Frank Whittle bigraphy, stories - RAF officer, Jet engine pioneer

Frank Whittle : biography

1 June 1907 - 9 August 1996

Air Commodore Sir Frank Whittle, OM, KBE, CB, FRS, Hon FRAeS (1 June 1907 – 9 August 1996) was a British Royal Air Force (RAF) engineer air officer. He is credited with single handedly inventing the turbojet engine. Whittle's engines were developed some years earlier than those of Germany's Dr. Hans von Ohain who was the designer of the first operational jet engine. Encyclopaedia Britannica

From an early age Whittle demonstrated an aptitude for engineering and an interest in flying. At first he was turned down by the RAF but, determined to be a pilot, he overcame his physical limitations to be accepted into the RAF, where his abilities earned him a place on the officer training course at Cranwell. He excelled in his studies and became an accomplished pilot. While writing his thesis there he formulated the fundamental concepts that led to the creation of the turbojet engine, taking out a patent on his design in 1930. His performance on an officers' engineering course earned him a place on a further course at the University of Cambridge where he graduated with a First.

Without Air Ministry support, he and two retired RAF servicemen formed Power Jets Ltd to build his engine with assistance from the firm of British Thomson-Houston. Despite limited funding, a prototype was created, which first ran in 1937. Official interest was forthcoming following this success, with contracts being placed to develop further engines, but the continuing stress seriously affected Whittle's health, eventually resulting in a nervous breakdown in 1940. In 1944 when Power Jets was nationalised he again suffered a nervous breakdown, and resigned from the board in 1946.

In 1948 Whittle retired from the RAF and received a knighthood. He joined BOAC as a technical advisor before working as an engineering specialist in one of Shell Oil's subsidiaries followed by a position with Bristol Aero Engines. After emigrating to the U.S. in 1976 he accepted the position of NAVAIR Research Professor at the United States Naval Academy from 1977–1979. In August 1996, Whittle died of lung cancer at his home in Columbia, Maryland. In 2002, Whittle was ranked number 42 in the BBC poll of the 100 Greatest Britons.

Styles and promotions

(ribbon bar, as it would look today)


  • 1907–1923: Frank Whittle
  • 1923–1926: Apprentice Frank Whittle
  • 1926–1928: Officer Cadet Frank Whittle
  • 1928–1930: Pilot Officer Frank Whittle
  • 1930–1934: Flying Officer Frank Whittle
  • 1934–1938: Flight Lieutenant Frank Whittle
  • 1938–1940: Squadron Leader Frank Whittle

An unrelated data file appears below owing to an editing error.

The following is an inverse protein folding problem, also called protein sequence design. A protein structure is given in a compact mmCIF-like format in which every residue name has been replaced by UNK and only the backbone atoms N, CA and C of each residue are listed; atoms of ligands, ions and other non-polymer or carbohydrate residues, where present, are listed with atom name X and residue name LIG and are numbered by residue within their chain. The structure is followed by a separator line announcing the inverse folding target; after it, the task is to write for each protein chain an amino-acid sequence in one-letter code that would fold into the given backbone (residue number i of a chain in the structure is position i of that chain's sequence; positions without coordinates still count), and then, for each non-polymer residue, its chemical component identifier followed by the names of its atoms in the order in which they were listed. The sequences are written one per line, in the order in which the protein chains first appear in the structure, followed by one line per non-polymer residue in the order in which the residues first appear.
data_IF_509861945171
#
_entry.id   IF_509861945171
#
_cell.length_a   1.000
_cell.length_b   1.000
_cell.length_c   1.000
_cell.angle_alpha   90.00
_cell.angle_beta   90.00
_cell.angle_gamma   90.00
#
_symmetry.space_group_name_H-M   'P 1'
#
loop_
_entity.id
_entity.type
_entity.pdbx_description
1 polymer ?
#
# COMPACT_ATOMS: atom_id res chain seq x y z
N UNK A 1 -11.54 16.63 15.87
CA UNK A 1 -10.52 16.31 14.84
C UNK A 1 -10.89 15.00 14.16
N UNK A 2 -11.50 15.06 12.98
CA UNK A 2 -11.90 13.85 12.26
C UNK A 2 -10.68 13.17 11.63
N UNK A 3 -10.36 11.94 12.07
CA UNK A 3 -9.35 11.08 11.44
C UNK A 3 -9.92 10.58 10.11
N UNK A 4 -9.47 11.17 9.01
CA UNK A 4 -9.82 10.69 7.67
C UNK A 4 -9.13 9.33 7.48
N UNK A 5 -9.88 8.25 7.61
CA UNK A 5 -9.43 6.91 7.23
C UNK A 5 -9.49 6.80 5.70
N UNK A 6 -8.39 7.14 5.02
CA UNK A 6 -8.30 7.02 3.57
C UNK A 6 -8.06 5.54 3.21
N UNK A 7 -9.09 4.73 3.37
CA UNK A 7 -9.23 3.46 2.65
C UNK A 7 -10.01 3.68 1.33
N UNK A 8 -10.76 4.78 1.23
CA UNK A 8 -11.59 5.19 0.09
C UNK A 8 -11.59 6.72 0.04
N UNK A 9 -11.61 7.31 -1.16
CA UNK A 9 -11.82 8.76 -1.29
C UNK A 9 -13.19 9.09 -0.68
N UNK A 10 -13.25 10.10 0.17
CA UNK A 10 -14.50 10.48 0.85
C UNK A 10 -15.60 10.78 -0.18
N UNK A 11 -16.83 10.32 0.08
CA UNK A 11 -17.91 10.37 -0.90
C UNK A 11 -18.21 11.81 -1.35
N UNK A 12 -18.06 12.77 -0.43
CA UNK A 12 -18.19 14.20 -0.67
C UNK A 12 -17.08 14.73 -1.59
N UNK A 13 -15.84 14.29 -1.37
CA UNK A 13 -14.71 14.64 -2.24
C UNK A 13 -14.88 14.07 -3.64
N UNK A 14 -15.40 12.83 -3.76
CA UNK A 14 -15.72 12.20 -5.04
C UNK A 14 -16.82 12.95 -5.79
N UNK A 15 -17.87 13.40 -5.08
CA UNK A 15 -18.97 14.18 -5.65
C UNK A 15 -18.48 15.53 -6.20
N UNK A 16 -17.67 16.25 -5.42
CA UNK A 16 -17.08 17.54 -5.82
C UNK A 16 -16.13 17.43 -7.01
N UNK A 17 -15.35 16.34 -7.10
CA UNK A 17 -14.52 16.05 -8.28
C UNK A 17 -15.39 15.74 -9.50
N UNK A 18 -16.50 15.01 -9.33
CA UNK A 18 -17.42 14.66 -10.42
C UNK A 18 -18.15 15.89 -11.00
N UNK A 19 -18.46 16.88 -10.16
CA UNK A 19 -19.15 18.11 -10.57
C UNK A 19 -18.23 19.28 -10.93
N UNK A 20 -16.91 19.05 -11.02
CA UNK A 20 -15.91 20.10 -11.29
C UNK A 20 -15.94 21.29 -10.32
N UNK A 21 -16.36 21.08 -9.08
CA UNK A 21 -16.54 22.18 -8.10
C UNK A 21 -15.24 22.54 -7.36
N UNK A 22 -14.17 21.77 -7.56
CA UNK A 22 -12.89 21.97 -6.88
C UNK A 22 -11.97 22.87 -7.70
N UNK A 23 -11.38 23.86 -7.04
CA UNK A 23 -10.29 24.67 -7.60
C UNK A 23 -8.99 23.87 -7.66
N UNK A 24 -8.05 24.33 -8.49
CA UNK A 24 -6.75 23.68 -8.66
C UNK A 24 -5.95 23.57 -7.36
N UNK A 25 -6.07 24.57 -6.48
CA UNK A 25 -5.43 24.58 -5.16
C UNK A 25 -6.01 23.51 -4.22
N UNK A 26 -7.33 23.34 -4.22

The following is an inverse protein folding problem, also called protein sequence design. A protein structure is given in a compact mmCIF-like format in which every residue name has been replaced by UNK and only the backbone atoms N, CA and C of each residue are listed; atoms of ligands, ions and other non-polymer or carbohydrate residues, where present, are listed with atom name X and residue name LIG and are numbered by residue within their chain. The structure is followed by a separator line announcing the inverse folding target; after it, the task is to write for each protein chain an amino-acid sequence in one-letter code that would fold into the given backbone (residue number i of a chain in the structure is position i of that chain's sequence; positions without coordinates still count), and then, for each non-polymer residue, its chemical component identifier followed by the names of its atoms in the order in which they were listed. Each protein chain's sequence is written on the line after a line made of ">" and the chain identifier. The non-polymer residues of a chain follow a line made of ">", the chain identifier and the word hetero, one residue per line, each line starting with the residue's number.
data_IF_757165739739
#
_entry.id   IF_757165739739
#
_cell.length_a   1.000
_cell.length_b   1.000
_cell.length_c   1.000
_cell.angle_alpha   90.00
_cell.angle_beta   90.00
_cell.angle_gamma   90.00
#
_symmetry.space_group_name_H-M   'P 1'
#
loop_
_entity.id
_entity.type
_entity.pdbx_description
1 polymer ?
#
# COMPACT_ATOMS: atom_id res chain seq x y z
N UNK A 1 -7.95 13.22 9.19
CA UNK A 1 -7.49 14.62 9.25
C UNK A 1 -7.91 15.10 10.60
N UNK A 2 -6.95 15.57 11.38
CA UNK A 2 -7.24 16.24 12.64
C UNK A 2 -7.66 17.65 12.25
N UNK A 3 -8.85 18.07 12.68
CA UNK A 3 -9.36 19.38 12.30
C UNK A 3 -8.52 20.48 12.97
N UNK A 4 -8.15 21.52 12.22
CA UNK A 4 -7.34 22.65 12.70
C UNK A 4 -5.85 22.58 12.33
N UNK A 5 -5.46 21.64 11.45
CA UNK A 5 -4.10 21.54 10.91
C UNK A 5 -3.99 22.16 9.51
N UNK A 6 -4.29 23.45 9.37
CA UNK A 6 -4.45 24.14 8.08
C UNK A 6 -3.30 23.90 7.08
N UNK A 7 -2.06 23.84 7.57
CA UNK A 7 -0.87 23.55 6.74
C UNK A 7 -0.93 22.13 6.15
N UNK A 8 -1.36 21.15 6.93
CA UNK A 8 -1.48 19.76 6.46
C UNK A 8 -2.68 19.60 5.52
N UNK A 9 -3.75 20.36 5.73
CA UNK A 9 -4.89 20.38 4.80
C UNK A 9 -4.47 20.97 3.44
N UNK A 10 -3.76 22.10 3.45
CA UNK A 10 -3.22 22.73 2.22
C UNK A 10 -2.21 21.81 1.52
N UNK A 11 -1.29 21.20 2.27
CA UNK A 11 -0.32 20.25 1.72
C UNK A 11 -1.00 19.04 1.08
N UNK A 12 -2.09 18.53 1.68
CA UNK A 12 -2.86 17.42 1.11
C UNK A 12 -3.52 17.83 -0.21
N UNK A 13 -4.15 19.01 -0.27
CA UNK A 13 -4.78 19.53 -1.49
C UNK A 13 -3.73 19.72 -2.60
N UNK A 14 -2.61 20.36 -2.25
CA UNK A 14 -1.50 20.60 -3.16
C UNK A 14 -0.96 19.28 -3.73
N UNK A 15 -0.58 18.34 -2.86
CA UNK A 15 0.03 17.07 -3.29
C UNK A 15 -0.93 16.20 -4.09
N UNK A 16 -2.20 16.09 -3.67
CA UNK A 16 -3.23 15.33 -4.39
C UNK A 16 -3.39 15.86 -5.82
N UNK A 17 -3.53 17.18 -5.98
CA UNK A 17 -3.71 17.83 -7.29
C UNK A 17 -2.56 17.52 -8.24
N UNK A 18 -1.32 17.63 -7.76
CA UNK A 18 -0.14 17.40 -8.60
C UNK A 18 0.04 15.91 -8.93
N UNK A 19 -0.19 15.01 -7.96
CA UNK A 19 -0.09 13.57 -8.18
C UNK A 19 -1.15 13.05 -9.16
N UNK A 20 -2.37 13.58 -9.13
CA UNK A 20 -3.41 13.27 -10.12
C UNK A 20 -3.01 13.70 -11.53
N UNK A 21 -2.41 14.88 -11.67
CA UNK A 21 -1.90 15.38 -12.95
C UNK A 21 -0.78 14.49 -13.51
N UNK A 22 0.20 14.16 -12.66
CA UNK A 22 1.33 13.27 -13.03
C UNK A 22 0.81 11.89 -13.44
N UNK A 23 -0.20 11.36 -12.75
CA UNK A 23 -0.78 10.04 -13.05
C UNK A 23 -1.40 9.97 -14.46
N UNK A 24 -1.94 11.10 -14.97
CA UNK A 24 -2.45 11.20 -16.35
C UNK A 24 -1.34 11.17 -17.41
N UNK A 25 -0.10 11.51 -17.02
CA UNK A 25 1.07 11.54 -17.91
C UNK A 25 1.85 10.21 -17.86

• 1940–1941: Squadron Leader (Temp. Wing Commander) Frank Whittle
  • 1941-1943: Wing Commander Frank Whittle
  • 1943–1944: Wing Commander (Temp. Group Captain) Frank Whittle
  • 1944–1946: Group Captain (Actg. Air Commodore) Frank Whittle, CBE
  • 1946–1947: Group Captain (Temp. Air Commodore) Frank Whittle, CBE
  • 1947–1948: Group Captain (Temp. Air Commodore) Frank Whittle, CB, CBE
  • 1948–1986: Air Commodore Sir Frank Whittle, KBE, CB
  • 1986–1996: Air Commodore Sir Frank Whittle, OM, KBE, CB, FRS, FRAeS

Early life

Whittle was born in a terraced house in Newcombe Road, Earlsdon, Coventry, England on 1 June 1907, the eldest son of Moses Whittle and Sara Alice Garlick. Retrieved: 18 July 2008 When he was nine years old, the family moved to the nearby town of Royal Leamington Spa where his father, a highly inventive practical engineer and mechanic,Details from the Sir Frank Whittle Jet Heritage Centre display at the Midland Air Museum purchased the Leamington Valve and Piston Ring Company, which comprised a few lathes and other tools and a single-cylinder gas engine, on which Whittle became an expert., The Daily Telegraph, Obituaries, 10 August 1996 Whittle developed a rebellious and adventurous streak, together with an early interest in aviation.

After two years attending Milverton School, Whittle won a scholarship to a secondary school which in due course became Leamington College, but when his father's business faltered there was not enough money to keep him there. He quickly developed practical engineering skills while helping in his father's workshop, and being an enthusiastic reader spent much of his spare time in the Leamington reference library, reading about astronomy, engineering, turbines, and the theory of flight. At the age of 15, determined to be a pilot, Whittle applied to join the RAF.

Living octopus

Living octopus

In countries which are located near sea coasts, sea food is an important part of national cuisine